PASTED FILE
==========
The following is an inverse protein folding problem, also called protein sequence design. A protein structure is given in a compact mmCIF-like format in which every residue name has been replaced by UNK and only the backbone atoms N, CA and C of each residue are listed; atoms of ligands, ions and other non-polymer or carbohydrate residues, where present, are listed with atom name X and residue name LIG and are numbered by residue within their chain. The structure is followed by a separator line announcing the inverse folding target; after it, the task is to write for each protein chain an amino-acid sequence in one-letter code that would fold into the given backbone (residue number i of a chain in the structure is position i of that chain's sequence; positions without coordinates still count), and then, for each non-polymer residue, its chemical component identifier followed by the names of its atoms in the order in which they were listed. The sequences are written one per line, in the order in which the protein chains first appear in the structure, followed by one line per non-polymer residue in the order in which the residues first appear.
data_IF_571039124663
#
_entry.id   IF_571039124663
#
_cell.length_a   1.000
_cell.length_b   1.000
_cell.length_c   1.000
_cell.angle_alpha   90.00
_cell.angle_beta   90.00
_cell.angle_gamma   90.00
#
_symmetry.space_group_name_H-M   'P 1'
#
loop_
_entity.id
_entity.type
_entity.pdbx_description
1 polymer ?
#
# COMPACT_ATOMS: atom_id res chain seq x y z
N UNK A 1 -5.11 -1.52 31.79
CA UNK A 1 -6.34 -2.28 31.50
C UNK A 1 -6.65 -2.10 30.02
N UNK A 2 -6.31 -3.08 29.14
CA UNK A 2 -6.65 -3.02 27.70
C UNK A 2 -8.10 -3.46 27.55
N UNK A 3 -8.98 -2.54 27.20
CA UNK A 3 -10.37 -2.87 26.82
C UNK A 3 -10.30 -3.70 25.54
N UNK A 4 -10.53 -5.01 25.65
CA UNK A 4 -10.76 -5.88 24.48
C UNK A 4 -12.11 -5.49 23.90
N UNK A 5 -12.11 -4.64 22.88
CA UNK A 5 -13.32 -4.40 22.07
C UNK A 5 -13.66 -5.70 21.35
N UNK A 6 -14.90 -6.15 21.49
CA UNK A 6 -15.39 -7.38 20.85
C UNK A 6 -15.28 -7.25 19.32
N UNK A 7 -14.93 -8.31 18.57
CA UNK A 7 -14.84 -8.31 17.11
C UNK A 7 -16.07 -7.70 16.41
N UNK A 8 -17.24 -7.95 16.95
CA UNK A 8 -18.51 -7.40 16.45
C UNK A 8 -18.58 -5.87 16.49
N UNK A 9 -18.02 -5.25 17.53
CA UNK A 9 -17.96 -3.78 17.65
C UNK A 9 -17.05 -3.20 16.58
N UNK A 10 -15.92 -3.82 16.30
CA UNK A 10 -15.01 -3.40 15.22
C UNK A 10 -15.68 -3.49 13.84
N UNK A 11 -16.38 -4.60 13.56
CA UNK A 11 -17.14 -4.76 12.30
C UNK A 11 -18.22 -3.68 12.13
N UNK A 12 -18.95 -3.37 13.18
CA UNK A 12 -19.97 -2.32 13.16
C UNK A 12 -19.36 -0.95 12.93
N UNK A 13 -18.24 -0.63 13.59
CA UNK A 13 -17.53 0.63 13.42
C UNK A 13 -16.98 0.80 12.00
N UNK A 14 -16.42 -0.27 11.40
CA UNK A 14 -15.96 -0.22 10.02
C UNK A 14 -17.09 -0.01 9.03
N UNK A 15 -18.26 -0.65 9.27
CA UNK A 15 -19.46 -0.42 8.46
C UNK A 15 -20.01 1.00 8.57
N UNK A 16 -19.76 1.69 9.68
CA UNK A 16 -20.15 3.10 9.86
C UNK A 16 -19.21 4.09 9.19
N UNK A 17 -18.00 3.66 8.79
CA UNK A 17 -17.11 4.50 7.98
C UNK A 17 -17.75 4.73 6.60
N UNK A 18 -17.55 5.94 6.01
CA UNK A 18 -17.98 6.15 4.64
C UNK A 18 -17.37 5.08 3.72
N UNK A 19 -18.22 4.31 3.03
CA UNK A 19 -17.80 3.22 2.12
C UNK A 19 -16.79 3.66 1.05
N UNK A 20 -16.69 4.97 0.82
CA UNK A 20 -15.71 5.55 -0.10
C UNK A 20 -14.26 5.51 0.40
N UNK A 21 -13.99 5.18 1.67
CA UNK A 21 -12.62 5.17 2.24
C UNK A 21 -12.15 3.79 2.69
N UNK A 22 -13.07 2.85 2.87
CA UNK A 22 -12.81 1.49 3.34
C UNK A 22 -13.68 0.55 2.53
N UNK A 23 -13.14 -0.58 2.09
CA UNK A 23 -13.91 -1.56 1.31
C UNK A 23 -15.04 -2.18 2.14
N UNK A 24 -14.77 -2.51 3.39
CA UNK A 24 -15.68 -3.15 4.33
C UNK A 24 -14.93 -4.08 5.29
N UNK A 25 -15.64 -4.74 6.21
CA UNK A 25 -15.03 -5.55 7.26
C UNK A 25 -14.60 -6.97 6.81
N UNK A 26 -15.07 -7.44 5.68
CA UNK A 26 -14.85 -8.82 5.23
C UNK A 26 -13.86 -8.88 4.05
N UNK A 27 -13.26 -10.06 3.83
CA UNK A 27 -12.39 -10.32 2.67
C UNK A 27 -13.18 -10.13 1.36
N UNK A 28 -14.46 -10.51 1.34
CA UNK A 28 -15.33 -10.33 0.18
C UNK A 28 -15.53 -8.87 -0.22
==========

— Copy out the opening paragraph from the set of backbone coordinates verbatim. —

The following is an inverse protein folding problem, also called protein sequence design. A protein structure is given in a compact mmCIF-like format in which every residue name has been replaced by UNK and only the backbone atoms N, CA and C of each residue are listed; atoms of ligands, ions and other non-polymer or carbohydrate residues, where present, are listed with atom name X and residue name LIG and are numbered by residue within their chain. The structure is followed by a separator line announcing the inverse folding target; after it, the task is to write for each protein chain an amino-acid sequence in one-letter code that would fold into the given backbone (residue number i of a chain in the structure is position i of that chain's sequence; positions without coordinates still count), and then, for each non-polymer residue, its chemical component identifier followed by the names of its atoms in the order in which they were listed. The sequences are written one per line, in the order in which the protein chains first appear in the structure, followed by one line per non-polymer residue in the order in which the residues first appear.